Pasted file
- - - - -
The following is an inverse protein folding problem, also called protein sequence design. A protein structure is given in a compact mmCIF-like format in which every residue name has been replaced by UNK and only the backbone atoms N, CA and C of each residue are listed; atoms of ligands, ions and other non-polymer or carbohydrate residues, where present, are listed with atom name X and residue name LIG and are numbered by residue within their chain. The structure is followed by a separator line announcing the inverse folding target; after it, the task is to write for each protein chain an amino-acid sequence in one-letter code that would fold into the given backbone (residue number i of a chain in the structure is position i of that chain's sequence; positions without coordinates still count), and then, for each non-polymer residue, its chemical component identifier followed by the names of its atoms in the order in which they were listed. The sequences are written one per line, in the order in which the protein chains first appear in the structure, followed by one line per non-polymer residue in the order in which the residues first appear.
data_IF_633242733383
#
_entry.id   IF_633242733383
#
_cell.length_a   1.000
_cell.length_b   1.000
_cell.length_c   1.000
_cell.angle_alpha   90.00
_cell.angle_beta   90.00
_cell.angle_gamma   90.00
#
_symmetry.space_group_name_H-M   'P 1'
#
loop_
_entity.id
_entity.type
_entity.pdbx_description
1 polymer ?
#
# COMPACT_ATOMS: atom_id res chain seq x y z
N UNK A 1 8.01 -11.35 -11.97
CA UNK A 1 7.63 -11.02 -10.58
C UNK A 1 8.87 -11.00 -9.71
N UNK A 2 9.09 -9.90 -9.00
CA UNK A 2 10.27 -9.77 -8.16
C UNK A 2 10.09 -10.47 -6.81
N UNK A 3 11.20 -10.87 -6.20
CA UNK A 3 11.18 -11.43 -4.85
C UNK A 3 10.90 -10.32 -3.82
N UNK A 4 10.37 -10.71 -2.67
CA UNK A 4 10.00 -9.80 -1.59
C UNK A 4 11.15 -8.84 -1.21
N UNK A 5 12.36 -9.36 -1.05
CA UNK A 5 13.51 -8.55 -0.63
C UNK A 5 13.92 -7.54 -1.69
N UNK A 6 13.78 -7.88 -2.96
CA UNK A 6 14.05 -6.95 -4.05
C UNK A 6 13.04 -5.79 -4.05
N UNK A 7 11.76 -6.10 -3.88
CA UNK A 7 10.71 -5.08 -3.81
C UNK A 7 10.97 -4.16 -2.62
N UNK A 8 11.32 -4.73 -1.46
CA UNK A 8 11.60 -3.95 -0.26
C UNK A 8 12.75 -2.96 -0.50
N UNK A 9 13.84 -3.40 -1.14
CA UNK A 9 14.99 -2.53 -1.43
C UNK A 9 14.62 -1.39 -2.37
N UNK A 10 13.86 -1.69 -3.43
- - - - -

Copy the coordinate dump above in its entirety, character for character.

The following is an inverse protein folding problem, also called protein sequence design. A protein structure is given in a compact mmCIF-like format in which every residue name has been replaced by UNK and only the backbone atoms N, CA and C of each residue are listed; atoms of ligands, ions and other non-polymer or carbohydrate residues, where present, are listed with atom name X and residue name LIG and are numbered by residue within their chain. The structure is followed by a separator line announcing the inverse folding target; after it, the task is to write for each protein chain an amino-acid sequence in one-letter code that would fold into the given backbone (residue number i of a chain in the structure is position i of that chain's sequence; positions without coordinates still count), and then, for each non-polymer residue, its chemical component identifier followed by the names of its atoms in the order in which they were listed. The sequences are written one per line, in the order in which the protein chains first appear in the structure, followed by one line per non-polymer residue in the order in which the residues first appear.
data_IF_633242733383
#
_entry.id   IF_633242733383
#
_cell.length_a   1.000
_cell.length_b   1.000
_cell.length_c   1.000
_cell.angle_alpha   90.00
_cell.angle_beta   90.00
_cell.angle_gamma   90.00
#
_symmetry.space_group_name_H-M   'P 1'
#
loop_
_entity.id
_entity.type
_entity.pdbx_description
1 polymer ?
#
# COMPACT_ATOMS: atom_id res chain seq x y z
N UNK A 1 8.01 -11.35 -11.97
CA UNK A 1 7.63 -11.02 -10.58
C UNK A 1 8.87 -11.00 -9.71
N UNK A 2 9.09 -9.90 -9.00
CA UNK A 2 10.27 -9.77 -8.16
C UNK A 2 10.09 -10.47 -6.81
N UNK A 3 11.20 -10.87 -6.20
CA UNK A 3 11.18 -11.43 -4.85
C UNK A 3 10.90 -10.32 -3.82
N UNK A 4 10.37 -10.71 -2.67
CA UNK A 4 10.00 -9.80 -1.59
C UNK A 4 11.15 -8.84 -1.21
N UNK A 5 12.36 -9.36 -1.05
CA UNK A 5 13.51 -8.55 -0.63
C UNK A 5 13.92 -7.54 -1.69
N UNK A 6 13.78 -7.88 -2.96
CA UNK A 6 14.05 -6.95 -4.05
C UNK A 6 13.04 -5.79 -4.05
N UNK A 7 11.76 -6.10 -3.88
CA UNK A 7 10.71 -5.08 -3.81
C UNK A 7 10.97 -4.16 -2.62
N UNK A 8 11.32 -4.73 -1.46
CA UNK A 8 11.60 -3.95 -0.26
C UNK A 8 12.75 -2.96 -0.50
N UNK A 9 13.84 -3.40 -1.14
CA UNK A 9 14.99 -2.53 -1.43
C UNK A 9 14.62 -1.39 -2.37
N UNK A 10 13.86 -1.69 -3.43